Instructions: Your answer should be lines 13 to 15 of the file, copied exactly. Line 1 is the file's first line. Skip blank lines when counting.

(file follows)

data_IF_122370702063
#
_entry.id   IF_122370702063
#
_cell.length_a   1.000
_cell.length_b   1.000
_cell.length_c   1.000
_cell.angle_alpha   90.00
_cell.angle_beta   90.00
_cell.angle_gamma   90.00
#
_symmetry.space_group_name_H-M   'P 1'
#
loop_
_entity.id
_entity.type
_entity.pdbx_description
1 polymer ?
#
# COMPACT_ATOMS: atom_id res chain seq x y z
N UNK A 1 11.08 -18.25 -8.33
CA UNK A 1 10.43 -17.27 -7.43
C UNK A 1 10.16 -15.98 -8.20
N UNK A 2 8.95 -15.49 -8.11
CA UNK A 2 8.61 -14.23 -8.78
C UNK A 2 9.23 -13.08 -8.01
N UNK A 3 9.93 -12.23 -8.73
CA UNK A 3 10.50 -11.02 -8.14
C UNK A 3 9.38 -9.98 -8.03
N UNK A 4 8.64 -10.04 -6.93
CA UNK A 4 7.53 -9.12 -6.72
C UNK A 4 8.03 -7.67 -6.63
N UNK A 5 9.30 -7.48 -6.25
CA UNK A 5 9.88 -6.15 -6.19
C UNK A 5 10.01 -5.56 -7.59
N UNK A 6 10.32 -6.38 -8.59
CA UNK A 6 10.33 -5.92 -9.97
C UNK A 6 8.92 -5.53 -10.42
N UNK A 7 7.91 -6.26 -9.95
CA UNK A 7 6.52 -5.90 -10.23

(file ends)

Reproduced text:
#
loop_
_entity.id